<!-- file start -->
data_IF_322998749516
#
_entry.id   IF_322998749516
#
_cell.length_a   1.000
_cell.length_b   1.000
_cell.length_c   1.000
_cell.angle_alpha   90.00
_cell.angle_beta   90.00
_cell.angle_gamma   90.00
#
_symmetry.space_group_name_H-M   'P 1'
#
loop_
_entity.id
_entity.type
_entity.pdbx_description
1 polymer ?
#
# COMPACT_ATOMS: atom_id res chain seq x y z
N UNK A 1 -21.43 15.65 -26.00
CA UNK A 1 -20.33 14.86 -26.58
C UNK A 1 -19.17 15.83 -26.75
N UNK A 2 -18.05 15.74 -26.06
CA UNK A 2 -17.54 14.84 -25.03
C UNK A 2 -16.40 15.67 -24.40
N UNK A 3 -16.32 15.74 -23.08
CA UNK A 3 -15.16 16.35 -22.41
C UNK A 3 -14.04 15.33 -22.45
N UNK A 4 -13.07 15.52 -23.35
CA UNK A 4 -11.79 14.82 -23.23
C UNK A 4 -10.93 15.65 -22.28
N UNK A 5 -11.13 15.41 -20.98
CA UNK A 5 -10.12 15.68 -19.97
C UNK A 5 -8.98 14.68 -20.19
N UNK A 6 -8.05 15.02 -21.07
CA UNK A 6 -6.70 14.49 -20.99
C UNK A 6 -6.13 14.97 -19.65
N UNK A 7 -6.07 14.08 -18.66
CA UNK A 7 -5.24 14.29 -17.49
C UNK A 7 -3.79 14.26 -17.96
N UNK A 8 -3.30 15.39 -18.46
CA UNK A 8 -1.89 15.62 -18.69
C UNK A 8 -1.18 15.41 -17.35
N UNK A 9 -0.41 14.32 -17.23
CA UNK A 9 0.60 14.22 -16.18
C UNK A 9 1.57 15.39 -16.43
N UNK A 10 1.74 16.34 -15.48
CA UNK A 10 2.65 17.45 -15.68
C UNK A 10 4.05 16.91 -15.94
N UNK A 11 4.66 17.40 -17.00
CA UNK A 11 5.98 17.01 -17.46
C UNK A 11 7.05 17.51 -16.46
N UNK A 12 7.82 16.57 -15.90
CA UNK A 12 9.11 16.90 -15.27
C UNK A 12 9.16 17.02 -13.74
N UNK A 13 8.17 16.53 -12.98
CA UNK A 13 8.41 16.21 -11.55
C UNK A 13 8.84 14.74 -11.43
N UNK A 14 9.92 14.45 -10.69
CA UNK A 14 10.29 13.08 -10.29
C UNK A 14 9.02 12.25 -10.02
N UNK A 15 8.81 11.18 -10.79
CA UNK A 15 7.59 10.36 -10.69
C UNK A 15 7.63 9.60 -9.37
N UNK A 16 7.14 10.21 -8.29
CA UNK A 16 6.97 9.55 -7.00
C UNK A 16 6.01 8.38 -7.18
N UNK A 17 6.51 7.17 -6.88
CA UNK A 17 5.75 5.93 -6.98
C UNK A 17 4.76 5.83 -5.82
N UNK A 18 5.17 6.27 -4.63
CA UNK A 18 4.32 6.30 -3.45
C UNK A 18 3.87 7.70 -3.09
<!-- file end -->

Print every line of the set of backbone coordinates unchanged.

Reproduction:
data_IF_322998749516
#
_entry.id   IF_322998749516
#
_cell.length_a   1.000
_cell.length_b   1.000
_cell.length_c   1.000
_cell.angle_alpha   90.00
_cell.angle_beta   90.00
_cell.angle_gamma   90.00
#
_symmetry.space_group_name_H-M   'P 1'
#
loop_
_entity.id
_entity.type
_entity.pdbx_description
1 polymer ?
#
# COMPACT_ATOMS: atom_id res chain seq x y z
N UNK A 1 -21.43 15.65 -26.00
CA UNK A 1 -20.33 14.86 -26.58
C UNK A 1 -19.17 15.83 -26.75
N UNK A 2 -18.05 15.74 -26.06
CA UNK A 2 -17.54 14.84 -25.03
C UNK A 2 -16.40 15.67 -24.40
N UNK A 3 -16.32 15.74 -23.08
CA UNK A 3 -15.16 16.35 -22.41
C UNK A 3 -14.04 15.33 -22.45
N UNK A 4 -13.07 15.52 -23.35
CA UNK A 4 -11.79 14.82 -23.23
C UNK A 4 -10.93 15.65 -22.28
N UNK A 5 -11.13 15.41 -20.98
CA UNK A 5 -10.12 15.68 -19.97
C UNK A 5 -8.98 14.68 -20.19
N UNK A 6 -8.05 15.02 -21.07
CA UNK A 6 -6.70 14.49 -20.99
C UNK A 6 -6.13 14.97 -19.65
N UNK A 7 -6.07 14.08 -18.66
CA UNK A 7 -5.24 14.29 -17.49
C UNK A 7 -3.79 14.26 -17.96
N UNK A 8 -3.30 15.39 -18.46
CA UNK A 8 -1.89 15.62 -18.69
C UNK A 8 -1.18 15.41 -17.35
N UNK A 9 -0.41 14.32 -17.23
CA UNK A 9 0.60 14.22 -16.18
C UNK A 9 1.57 15.39 -16.43
N UNK A 10 1.74 16.34 -15.48
CA UNK A 10 2.65 17.45 -15.68
C UNK A 10 4.05 16.91 -15.94
N UNK A 11 4.66 17.40 -17.00
CA UNK A 11 5.98 17.01 -17.46
C UNK A 11 7.05 17.51 -16.46
N UNK A 12 7.82 16.57 -15.90
CA UNK A 12 9.11 16.90 -15.27
C UNK A 12 9.16 17.02 -13.74
N UNK A 13 8.17 16.53 -12.98
CA UNK A 13 8.41 16.21 -11.55
C UNK A 13 8.84 14.74 -11.43
N UNK A 14 9.92 14.45 -10.69
CA UNK A 14 10.29 13.08 -10.29
C UNK A 14 9.02 12.25 -10.02
N UNK A 15 8.81 11.18 -10.79
CA UNK A 15 7.59 10.36 -10.69
C UNK A 15 7.63 9.60 -9.37
N UNK A 16 7.14 10.21 -8.29
CA UNK A 16 6.97 9.55 -7.00
C UNK A 16 6.01 8.38 -7.18
N UNK A 17 6.51 7.17 -6.88
CA UNK A 17 5.75 5.93 -6.98
C UNK A 17 4.76 5.83 -5.82
N UNK A 18 5.17 6.27 -4.63
CA UNK A 18 4.32 6.30 -3.45
C UNK A 18 3.87 7.70 -3.09